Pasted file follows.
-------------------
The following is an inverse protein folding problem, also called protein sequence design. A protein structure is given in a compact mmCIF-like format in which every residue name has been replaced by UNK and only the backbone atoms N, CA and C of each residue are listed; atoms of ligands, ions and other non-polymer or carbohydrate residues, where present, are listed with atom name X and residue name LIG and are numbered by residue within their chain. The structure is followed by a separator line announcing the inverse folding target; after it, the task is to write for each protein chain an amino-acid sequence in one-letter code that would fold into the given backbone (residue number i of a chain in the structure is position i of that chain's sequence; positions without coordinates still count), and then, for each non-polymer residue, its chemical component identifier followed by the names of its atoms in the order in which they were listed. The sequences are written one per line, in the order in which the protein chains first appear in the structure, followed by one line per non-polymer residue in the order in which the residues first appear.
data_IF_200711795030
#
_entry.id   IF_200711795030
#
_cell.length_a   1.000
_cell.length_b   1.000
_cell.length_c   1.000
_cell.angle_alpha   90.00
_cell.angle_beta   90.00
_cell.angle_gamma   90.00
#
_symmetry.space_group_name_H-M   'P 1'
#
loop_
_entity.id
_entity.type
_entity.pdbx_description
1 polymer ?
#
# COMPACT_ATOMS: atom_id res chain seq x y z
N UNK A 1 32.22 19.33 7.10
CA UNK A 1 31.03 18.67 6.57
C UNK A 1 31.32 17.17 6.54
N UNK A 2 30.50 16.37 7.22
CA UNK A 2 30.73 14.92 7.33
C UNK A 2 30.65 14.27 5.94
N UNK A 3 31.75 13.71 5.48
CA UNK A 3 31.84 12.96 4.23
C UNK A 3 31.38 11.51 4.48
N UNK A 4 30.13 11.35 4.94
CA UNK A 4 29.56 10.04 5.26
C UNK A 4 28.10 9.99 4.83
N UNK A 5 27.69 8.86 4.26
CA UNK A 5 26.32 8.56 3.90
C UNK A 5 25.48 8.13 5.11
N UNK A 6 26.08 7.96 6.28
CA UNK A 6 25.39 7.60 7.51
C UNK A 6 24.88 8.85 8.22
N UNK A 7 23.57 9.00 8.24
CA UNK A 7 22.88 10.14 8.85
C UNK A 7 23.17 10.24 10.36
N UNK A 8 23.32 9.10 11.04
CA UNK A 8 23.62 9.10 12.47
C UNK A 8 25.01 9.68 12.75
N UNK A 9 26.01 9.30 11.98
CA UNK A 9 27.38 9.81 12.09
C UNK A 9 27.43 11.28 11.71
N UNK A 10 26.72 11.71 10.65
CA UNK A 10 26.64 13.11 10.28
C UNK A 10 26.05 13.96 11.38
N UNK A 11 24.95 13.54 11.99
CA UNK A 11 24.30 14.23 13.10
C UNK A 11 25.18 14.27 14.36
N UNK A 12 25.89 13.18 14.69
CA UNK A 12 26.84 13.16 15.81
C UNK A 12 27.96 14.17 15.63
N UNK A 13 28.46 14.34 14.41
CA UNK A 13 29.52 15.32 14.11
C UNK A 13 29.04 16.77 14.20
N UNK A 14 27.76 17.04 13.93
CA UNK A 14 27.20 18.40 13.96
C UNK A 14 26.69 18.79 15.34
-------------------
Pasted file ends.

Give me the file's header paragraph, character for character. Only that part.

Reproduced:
The following is an inverse protein folding problem, also called protein sequence design. A protein structure is given in a compact mmCIF-like format in which every residue name has been replaced by UNK and only the backbone atoms N, CA and C of each residue are listed; atoms of ligands, ions and other non-polymer or carbohydrate residues, where present, are listed with atom name X and residue name LIG and are numbered by residue within their chain. The structure is followed by a separator line announcing the inverse folding target; after it, the task is to write for each protein chain an amino-acid sequence in one-letter code that would fold into the given backbone (residue number i of a chain in the structure is position i of that chain's sequence; positions without coordinates still count), and then, for each non-polymer residue, its chemical component identifier followed by the names of its atoms in the order in which they were listed. The sequences are written one per line, in the order in which the protein chains first appear in the structure, followed by one line per non-polymer residue in the order in which the residues first appear.